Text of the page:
The Ryder Cup is one of the most highly anticipated sporting events of the year, featuring some of the best golfers in the world pitted against each other. However, it’s not just any golf tournament. Things work a little differently in the Ryder Cup and it can be slightly confusing at first. Here is everything you need to know about the Ryder Cup format.
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— PGA TOUR (@PGATOUR) September 22, 2023
Golf’s Leading Team Tournament
Unlike other major tournaments where players compete individually, the Ryder Cup is a team competition featuring Team Europe and Team USA. The USA have opened up as Ryder Cup favourites at -110 following their emphatic 19-9 victory at Whistling Straits in 2021. Despite not having been beaten on home soil since 1993, Europe will go into the contest as +125 underdogs. The last Ryder Cup draw was a 14-14 tie in 1989, with the odds currently at +1200 for another draw in Rome.
Each team is made up of 12 players. Six of these qualify through performance and ranking points, while the other six are selected by the captain as wildcard picks. Team Europe features some of the world’s best like number two-ranked player Rory McIlroy and Masters champion Jon Rahm, with captain Luke Donald opting for the likes of Shane Lowry and Tommy Fleetwood as his wildcards.
Team USA also has a stacked pool of talent, including world number one Scottie Scheffler and US Open winner Wyndham Clark. Among the wildcard picks are LIV golf talent Brooks Koepka and three-time major champion Jordan Spieth.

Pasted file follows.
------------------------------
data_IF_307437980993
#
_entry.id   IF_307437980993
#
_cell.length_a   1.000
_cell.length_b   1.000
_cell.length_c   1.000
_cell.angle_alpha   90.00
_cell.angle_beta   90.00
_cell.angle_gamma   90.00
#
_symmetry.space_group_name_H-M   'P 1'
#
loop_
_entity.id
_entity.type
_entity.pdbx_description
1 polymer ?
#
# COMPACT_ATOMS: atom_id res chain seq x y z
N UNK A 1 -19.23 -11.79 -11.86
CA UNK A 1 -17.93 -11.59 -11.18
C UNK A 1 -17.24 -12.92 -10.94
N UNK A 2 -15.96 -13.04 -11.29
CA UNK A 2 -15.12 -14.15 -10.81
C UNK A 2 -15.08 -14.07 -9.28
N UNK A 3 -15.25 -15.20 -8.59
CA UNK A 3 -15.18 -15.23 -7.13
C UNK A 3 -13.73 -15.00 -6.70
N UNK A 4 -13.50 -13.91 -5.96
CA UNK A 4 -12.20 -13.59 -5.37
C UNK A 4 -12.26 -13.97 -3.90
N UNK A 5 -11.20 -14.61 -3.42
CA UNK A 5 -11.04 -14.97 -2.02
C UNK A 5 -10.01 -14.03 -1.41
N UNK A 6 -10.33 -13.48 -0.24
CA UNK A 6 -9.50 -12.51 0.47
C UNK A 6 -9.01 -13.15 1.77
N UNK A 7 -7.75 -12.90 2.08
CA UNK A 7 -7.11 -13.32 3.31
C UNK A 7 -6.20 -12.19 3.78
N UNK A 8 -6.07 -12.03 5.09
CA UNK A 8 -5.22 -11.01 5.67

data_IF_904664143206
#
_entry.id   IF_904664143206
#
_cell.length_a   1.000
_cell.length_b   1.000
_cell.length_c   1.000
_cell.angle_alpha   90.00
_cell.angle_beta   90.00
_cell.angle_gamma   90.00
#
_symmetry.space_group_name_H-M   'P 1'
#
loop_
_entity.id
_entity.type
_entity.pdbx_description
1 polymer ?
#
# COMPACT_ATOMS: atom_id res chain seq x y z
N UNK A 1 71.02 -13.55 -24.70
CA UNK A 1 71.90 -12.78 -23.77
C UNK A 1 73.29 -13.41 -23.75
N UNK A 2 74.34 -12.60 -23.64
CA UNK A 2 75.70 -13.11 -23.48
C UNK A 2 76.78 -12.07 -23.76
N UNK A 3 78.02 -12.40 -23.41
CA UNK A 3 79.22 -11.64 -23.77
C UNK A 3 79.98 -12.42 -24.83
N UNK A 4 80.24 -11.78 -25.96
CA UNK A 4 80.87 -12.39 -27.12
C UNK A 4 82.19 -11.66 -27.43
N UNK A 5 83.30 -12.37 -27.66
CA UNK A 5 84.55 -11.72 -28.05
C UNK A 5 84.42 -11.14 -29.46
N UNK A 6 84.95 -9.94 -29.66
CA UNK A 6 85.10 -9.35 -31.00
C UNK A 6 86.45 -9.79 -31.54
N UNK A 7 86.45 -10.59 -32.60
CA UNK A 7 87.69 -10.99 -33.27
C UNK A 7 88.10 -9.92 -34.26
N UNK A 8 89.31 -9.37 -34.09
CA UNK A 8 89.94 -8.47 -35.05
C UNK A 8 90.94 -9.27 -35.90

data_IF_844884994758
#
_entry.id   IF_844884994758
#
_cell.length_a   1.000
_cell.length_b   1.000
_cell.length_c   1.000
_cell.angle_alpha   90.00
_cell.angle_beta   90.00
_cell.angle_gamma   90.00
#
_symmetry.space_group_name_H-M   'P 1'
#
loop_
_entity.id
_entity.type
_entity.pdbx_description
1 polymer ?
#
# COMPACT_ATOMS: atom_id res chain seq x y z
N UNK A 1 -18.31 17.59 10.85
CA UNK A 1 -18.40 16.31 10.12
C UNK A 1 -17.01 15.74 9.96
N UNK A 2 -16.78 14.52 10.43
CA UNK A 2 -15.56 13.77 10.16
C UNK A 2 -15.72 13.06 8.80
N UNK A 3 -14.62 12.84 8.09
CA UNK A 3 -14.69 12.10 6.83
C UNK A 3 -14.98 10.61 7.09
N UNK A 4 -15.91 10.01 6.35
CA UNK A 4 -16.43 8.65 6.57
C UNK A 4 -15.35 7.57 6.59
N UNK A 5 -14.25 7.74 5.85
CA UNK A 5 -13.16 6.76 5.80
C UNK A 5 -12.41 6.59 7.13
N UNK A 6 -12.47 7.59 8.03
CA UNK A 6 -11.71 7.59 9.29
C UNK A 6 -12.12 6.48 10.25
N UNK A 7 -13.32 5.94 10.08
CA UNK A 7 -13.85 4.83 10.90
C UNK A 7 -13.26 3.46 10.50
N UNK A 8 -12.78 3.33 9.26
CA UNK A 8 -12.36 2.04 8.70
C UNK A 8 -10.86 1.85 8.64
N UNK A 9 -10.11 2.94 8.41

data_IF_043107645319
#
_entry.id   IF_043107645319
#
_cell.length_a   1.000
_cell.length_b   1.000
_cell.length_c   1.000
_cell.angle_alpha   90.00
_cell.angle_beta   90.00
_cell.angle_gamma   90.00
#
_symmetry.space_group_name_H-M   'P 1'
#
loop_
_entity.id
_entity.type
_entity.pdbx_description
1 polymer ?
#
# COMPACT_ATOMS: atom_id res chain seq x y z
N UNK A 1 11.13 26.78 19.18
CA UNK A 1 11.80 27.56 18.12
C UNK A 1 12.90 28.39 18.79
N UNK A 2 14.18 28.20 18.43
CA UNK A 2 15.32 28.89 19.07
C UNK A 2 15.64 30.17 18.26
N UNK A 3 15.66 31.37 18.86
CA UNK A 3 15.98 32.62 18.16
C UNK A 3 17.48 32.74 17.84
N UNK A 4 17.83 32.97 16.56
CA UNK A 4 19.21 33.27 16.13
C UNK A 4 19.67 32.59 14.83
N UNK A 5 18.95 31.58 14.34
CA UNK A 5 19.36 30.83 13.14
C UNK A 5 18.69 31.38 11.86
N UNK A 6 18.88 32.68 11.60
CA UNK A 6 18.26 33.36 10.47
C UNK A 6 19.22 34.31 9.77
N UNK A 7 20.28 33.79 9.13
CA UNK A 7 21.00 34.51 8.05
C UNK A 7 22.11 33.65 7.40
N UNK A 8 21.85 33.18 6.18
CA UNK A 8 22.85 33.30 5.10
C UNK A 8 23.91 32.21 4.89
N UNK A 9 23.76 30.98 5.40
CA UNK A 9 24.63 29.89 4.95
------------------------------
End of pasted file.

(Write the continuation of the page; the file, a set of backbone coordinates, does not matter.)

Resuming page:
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— Ryder Cup USA (@RyderCupUSA) September 1, 2023
The four-ball format sees six pairs picked for each team. The 2v2 match takes place across 18 holes, with four balls in play on every hole. The lowest score shot by each team is chosen and the team with the lowest score wins.
For example, Fleetwood and McIlroy take on Scheffler and Morikawa on a par four. If Fleetwood shoots four and McIlroy shoots three, the latter is counted as Team Europe’s score. If Scheffler and Morikawa both shoot par (four), Team Europe win the hole. If the low scores from each team are the same, the hole is halved. The team that has won the most holes at the end of the round wins a point, with half a point awarded to each should the score end all square.
Foursomes sees the pairs take part in what is commonly known as an alternate ball scramble. Each team plays one ball per hole, taking it in turns to hit shots. For example. Scheffler tees off with driver, Morikawa hits a nine iron from the fairway, and Scheffler putts. The team that scores the lowest wins the hole. At the end of 18 holes, the team that has won the most holes earns a point.
Twelve Singles Matches
The third and final day features 12 one-on-one matches. Players from opposing teams face off against one another in a match play game, once again meaning that the lowest score on a hole wins that hole. Each match is worth one point.
There are 28 points up for grabs in the Ryder Cup, meaning the first team to reach 14 1/2 points claims the trophy. If the tournament finishes 14-14, the previous champion retains their title.